Democratic New York City Mayor Eric Adams has had some professional headaches these past weeks over an FBI investigation focusing on whether his campaign accepted illegal donations from Turkey, but on Wednesday, he was hit with a sexual assault summons in the state Supreme Court of Manhattan.
The three-paged summons accuses Adams of sexually assaulting the plaintiff in 1993. The plaintiff is unnamed, according to the Messenger.
The document also names the New York Police Department and the Guardian Association as defendants.
“Plaintiff was sexually assaulted by Defendant Eric Adams in New York, New York in 1993 while they both worked for the City of New York,” the summons reads.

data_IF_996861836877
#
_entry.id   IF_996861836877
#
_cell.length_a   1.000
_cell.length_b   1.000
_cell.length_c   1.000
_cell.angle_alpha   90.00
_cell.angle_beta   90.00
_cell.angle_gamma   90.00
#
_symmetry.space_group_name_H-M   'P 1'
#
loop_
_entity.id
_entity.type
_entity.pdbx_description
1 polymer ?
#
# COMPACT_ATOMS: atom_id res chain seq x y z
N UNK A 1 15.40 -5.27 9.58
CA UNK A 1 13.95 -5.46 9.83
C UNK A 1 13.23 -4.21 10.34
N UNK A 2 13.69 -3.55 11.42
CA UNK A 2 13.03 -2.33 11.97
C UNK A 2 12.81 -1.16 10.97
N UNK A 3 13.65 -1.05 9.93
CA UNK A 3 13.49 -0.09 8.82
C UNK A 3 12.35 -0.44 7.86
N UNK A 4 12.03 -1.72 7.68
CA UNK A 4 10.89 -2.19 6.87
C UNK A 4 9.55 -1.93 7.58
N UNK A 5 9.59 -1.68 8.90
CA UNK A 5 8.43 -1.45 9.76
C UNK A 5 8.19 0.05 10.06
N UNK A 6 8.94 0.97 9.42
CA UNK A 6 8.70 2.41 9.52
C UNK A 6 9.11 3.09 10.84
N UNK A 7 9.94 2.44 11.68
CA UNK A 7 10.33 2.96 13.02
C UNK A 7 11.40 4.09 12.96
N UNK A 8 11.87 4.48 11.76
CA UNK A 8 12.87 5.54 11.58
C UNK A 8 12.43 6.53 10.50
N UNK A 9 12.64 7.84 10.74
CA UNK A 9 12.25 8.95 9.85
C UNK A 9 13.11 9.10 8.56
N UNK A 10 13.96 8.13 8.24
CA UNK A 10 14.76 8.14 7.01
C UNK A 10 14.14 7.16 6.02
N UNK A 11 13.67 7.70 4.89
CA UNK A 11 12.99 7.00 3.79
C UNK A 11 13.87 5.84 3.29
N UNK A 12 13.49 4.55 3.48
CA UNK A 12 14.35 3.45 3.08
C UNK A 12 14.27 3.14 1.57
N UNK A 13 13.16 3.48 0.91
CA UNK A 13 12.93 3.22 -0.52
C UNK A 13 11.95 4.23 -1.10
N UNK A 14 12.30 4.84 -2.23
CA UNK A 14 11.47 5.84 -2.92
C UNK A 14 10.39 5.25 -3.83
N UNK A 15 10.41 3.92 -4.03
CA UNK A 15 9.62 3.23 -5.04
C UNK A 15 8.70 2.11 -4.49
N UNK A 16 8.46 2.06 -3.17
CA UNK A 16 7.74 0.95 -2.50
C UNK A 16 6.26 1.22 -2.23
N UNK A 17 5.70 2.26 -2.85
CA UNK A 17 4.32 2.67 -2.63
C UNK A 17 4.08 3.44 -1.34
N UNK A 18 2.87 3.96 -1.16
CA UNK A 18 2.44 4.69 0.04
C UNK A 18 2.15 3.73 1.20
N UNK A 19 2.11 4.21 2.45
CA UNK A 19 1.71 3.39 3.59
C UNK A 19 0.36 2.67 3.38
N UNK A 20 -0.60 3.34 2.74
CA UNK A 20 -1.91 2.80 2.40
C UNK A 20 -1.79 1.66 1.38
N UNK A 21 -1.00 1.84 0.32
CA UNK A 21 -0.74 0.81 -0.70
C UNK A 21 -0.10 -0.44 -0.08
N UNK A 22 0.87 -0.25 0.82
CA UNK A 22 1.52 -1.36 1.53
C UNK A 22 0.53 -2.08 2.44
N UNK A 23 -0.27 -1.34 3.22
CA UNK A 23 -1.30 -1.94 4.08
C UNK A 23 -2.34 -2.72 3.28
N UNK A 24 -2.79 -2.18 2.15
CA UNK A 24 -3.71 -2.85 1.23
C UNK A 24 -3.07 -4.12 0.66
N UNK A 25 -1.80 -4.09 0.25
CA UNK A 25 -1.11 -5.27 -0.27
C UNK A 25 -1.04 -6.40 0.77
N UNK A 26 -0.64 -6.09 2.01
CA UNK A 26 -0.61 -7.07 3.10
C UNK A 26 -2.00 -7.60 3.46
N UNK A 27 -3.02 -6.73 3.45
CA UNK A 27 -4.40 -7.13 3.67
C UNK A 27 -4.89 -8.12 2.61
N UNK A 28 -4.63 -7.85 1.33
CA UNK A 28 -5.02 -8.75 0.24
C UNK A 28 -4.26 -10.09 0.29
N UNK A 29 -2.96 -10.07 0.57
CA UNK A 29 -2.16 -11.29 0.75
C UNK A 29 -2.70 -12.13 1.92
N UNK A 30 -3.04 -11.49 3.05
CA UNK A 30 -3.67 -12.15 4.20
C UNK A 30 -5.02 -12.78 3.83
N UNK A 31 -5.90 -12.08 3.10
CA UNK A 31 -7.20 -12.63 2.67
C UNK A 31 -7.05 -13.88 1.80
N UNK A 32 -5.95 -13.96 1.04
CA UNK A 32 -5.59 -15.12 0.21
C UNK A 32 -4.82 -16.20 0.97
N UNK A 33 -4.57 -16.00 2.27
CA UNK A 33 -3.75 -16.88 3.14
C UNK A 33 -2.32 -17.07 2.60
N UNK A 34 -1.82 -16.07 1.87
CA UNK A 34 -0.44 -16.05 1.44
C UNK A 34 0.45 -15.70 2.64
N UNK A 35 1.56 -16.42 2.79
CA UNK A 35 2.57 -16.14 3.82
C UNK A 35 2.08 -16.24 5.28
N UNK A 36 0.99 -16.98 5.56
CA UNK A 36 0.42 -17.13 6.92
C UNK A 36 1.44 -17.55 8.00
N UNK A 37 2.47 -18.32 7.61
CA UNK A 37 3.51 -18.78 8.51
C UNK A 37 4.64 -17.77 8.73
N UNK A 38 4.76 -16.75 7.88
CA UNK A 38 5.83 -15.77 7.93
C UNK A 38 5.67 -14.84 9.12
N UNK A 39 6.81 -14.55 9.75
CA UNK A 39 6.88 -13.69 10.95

The summons was filed under The Adult Survivors Act, a law that went into effect in November 2022 that allows individuals a one-year window to file lawsuits alleging sexual assault that had been previously restricted by the statute of limitations.
A City Hall spokesperson released a statement.
“The mayor does not know who this person is. If they ever met, he doesn’t recall it. But he would never do anything to physically harm another person and vigorously denies any such claim.” the spokesperson said.
While speaking to reporters on Thanksgiving Day, Adams made his own statement.
"It absolutely did not happen. I don't recall ever meeting this person, and I would never harm anyone in that magnitude," he said.
"It did not happen. It's going to go its course. It's going to take its process. But it did not happen. That is not who I am. And that is not who I've ever been in my professional life. That is something that never took place," the mayor added.
In New York, plaintiffs have the option to file a summons weeks before they file a lawsuit against a defendant.
Adams was a police sergeant in 1993, and was later promoted to captain.
The window to file such cases ends this week.